Employers are always concerned about compliance to work safety standards. Different industries often have their own set of work safety compliance laws designed to avoid a work accident. Some may be more complicated than others. Many employers in Wisconsin are fear punishment from the Occupational Safety and Health Administration, or OSHA. However, there is a question of OSHA's power to punish those employers found in violation of standards.
A recent study of 240 workplace fatalities in Wisconsin revealed that OSHA rarely pursues heavy penalties for employers when their workers die on the job. OSHA will even negotiate for lesser fines than those originally issued in some cases. The study was conducted over a period of 11 years by Gannett Wisconsin Media.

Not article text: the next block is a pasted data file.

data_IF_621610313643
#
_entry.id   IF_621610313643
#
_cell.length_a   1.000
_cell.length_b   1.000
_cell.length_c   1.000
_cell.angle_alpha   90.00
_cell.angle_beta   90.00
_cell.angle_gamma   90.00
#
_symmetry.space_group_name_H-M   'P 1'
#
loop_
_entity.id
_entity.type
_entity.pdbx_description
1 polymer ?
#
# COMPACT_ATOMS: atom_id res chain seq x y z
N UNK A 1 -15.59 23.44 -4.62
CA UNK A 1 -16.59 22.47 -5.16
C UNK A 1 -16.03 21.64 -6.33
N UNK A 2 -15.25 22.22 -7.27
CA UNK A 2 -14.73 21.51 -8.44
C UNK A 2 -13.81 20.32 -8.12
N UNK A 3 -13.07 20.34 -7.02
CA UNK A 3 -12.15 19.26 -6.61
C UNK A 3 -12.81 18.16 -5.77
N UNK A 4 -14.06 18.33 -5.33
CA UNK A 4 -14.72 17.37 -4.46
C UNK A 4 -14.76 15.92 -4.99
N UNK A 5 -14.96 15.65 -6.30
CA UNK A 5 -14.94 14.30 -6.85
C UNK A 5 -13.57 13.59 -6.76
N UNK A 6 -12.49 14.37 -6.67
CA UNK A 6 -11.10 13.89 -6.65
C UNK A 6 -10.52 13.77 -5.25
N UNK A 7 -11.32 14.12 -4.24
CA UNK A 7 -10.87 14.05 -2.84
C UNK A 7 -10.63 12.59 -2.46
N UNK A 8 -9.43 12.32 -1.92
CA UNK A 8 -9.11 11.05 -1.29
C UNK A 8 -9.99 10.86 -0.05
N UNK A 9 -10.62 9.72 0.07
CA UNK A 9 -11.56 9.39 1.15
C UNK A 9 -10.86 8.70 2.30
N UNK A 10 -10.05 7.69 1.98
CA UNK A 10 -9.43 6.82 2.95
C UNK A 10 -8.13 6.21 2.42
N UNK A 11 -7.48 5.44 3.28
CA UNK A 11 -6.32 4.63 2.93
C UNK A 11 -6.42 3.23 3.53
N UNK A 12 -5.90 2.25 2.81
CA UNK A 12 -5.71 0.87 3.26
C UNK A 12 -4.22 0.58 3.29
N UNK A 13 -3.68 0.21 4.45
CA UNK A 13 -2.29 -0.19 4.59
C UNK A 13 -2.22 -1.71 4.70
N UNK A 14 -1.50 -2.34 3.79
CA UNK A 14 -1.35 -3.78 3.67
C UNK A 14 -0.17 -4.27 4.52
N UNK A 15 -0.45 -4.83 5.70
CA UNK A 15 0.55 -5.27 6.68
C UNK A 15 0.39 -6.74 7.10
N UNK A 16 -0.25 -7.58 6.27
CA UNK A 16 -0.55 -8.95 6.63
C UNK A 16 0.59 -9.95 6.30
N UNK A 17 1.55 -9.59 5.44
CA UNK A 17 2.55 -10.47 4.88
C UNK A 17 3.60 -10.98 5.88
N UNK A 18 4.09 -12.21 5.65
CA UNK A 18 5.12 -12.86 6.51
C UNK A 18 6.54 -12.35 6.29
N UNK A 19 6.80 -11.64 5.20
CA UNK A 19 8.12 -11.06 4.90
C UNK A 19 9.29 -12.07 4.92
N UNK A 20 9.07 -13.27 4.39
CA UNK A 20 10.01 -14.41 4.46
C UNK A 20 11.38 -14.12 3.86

Unfortunately for the workers' families, they are not allowed to pursue the employers for damages due to a Wisconsin law that stops them from suing for wrongful death. Instead, an employer's liability is limited to the cost of funeral services and a death benefit. A company is even protected from being sued for its own negligence. This can be frustrating for the families of the victims who feel that a higher value should be placed on a human life.
Employers who are found to be liable for violating safety standards will not pay more than the maximum of $15,000 penalty to beneficiaries. Fines for funeral costs are capped at $10,000, while the death benefit is four times the employee's yearly salary. However, the death benefits cannot exceed $256,000, according to Wisconsin law. This would mean that the family of an employee making $10 per hour who dies in a work accident would be paid roughly $80,000 in death benefits. When a Wisconsin worker is injured or killed on the job, it is imperative to work with a professional to determine exactly what the individual or his or her family is entitled to under the law.
Source: Wausau Daily Herald, "Wisconsin companies face little penalty from OSHA when workers die," Nick Penzenstadler, July 21, 2012